Barbara Drake is the author of two collections of personal essays, Peace at Heart: an Oregon Country Life, and Morning Light, both published by Oregon State University Press and both Oregon Book Award finalists (1999 and 2016). Her newest poetry book is The Road to Lilac Hill: Poems of Time, Place, and Memory, published by Windfall Press, December 2018.  Her previous poetry collections include Driving One Hundred, Love at the Egyptian Theatre, What We Say to Strangers, Life in a Gothic Novel, Bees in Wet Weather, and Small Favors. Her widely used college textbook, Writing Poetry, has been in print since 1983.

Drake was born in Abilene Kansas in 1939, moved west with her parents when she was two years old, grew up in Coos Bay, Oregon, and graduated from Marshfield High School in 1957. She received her BA in English literature from the University of Oregon in 1961. She spent a year traveling through Europe with her first husband Albert Drake, living on the Greek island of Corfu for six months, an intensely life-changing experience.  Her first child was born in 1963 when the couple lived in a stone cabin in the woods outside Portland, Oregon. She returned to graduate school at U of O in the fall of 1964. Her second child, Monica, was born during finals week in 1965, in Eugene, Oregon. Drake received her MFA from the University of Oregon in 1966.  After graduate school the family moved to Michigan. Drake worked writing textbooks for the Oregon Curriculum Study Center and Holt, Rinehart, and Winston. Her third child, Bellen, was born in Lansing, in 1967.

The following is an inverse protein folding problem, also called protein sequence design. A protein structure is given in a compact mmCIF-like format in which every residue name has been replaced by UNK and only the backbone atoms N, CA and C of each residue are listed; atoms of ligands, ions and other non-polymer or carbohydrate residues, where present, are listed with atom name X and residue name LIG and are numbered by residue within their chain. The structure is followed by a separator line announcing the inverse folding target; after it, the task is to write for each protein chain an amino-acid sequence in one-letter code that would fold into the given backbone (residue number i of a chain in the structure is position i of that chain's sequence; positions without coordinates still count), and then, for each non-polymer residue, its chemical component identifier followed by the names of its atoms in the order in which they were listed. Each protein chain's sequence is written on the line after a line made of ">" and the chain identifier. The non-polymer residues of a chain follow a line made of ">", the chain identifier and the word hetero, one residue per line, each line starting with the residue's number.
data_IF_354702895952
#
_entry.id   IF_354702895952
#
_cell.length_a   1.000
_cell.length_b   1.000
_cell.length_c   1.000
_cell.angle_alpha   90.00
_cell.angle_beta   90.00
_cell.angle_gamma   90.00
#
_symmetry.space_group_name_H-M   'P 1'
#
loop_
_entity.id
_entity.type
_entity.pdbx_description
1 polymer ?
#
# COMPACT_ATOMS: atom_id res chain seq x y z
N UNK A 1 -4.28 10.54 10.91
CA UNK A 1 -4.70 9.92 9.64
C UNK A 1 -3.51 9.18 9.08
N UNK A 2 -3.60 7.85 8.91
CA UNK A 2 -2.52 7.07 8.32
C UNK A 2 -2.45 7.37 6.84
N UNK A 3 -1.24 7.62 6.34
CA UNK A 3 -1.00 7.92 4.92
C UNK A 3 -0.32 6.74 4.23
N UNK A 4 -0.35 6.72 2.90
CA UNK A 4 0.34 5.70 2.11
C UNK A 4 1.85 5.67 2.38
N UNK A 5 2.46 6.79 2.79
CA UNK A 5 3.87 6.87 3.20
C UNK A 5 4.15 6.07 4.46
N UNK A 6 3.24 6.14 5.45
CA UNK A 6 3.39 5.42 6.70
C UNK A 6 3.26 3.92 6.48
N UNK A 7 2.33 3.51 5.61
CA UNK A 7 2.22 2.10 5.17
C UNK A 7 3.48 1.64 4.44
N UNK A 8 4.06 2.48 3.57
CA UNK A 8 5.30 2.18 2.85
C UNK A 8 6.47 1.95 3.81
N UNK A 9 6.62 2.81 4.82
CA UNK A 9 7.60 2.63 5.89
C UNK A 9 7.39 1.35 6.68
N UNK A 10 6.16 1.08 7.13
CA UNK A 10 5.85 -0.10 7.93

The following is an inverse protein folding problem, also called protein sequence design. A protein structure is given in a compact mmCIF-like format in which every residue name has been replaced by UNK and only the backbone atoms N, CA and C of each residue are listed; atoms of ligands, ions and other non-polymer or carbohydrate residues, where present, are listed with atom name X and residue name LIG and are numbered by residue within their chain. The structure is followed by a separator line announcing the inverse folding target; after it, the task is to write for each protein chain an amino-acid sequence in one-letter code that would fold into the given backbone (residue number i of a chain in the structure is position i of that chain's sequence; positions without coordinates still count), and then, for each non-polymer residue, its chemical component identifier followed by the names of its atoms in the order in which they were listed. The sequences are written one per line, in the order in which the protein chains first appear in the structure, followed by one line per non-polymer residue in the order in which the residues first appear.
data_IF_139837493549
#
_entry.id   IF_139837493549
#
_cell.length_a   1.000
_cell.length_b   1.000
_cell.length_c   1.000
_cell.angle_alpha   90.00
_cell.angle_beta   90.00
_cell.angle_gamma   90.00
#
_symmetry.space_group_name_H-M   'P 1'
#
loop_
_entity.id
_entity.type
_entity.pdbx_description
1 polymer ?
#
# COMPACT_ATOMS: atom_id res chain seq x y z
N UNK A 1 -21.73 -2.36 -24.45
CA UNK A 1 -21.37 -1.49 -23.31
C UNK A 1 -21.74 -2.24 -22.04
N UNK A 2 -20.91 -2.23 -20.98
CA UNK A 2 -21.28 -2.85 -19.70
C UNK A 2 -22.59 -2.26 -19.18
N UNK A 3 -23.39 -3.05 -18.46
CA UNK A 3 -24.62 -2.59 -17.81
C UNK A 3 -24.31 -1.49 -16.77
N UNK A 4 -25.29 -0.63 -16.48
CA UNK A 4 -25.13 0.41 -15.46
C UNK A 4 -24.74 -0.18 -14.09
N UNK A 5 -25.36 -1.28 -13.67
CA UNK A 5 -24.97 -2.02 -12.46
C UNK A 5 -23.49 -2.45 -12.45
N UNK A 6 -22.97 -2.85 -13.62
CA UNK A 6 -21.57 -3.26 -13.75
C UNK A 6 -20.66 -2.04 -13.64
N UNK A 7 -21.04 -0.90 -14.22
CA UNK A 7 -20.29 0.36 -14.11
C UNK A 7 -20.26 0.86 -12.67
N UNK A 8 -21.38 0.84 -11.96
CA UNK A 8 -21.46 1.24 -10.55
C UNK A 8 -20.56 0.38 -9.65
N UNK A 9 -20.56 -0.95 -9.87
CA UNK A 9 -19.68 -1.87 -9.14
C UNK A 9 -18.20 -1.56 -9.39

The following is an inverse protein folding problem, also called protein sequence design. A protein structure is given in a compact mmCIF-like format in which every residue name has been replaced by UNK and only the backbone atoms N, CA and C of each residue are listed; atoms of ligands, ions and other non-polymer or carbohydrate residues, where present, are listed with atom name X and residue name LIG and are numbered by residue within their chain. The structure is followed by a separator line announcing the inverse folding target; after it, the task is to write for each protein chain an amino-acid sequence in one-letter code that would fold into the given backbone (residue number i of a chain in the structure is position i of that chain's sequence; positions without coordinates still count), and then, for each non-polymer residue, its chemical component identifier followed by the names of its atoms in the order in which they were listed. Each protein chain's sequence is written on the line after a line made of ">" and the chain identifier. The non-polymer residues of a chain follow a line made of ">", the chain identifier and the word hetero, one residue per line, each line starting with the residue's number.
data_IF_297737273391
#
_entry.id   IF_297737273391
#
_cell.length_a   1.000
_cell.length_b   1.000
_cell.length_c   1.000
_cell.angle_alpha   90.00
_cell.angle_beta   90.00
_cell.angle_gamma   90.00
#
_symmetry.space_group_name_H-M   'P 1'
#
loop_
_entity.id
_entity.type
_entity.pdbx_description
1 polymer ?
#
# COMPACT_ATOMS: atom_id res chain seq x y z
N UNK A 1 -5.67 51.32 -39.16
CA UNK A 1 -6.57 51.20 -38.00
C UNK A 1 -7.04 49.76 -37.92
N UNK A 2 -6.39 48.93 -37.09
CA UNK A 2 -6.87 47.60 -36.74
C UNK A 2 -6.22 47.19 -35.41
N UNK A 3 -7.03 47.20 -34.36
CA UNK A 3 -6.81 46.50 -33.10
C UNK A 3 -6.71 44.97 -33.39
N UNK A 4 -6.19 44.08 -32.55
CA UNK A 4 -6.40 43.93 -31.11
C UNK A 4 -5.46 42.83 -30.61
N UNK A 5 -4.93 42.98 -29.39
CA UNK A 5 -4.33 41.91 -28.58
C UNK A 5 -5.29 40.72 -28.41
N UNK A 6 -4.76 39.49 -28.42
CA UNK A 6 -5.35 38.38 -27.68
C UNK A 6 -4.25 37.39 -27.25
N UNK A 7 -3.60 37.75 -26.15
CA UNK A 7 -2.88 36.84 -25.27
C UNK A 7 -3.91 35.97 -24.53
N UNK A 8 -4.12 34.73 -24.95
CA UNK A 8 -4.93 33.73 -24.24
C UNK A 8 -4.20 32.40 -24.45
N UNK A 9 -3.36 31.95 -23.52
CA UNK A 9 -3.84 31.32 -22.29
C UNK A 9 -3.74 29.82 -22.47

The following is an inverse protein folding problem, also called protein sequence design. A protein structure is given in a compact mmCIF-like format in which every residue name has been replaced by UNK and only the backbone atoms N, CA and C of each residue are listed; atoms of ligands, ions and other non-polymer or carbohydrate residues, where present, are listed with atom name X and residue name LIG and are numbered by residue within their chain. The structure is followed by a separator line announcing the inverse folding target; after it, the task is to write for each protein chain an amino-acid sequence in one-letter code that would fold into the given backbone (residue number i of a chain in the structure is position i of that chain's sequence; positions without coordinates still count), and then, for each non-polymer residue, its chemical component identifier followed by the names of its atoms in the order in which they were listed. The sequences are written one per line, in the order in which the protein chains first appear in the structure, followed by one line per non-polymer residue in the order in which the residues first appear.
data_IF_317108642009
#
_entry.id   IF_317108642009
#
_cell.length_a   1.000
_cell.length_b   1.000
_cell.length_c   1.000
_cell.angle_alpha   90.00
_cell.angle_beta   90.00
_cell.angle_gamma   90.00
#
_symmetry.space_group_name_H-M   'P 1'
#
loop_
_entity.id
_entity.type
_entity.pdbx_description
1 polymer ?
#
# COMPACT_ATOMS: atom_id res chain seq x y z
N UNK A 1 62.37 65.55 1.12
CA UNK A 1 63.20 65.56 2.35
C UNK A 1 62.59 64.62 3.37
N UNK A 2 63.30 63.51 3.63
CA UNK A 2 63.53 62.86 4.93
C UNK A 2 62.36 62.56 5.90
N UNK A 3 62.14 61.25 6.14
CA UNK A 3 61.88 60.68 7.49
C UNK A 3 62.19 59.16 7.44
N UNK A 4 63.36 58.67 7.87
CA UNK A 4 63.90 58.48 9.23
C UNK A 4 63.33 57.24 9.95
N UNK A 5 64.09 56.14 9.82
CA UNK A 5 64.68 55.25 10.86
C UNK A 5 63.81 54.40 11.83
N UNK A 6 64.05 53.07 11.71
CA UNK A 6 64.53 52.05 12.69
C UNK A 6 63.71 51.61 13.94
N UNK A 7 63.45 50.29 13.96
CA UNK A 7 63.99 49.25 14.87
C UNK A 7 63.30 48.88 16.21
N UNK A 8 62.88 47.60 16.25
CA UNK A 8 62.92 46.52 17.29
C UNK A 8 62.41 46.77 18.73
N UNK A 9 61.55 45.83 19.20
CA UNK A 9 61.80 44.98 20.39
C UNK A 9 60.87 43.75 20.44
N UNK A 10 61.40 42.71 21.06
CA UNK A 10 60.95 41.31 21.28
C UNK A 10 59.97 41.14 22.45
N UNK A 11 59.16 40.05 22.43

Drake taught in the Michigan Writers in the Schools program until she returned to full-time college teaching in 1974, in the American Thought and Language department at Michigan State University. In 1983 she returned to Oregon and began teaching at Linfield College in McMinnville Oregon where she developed the new undergraduate creative writing program and taught until she retired as Full Professor Emerita in 2007.  Besides creative writing, she taught environmental literature, women’s studies, Irish literature, and January term travel courses in American Expatriate Writers in Europe. While retired, she continues to write and give readings and offers occasional writing workshops. She and her husband William Beckman live with their two border collies, an orange cat, and assorted chickens on a small Yamhill County farm which was the inspiration for her nonfiction. They have a large combined family.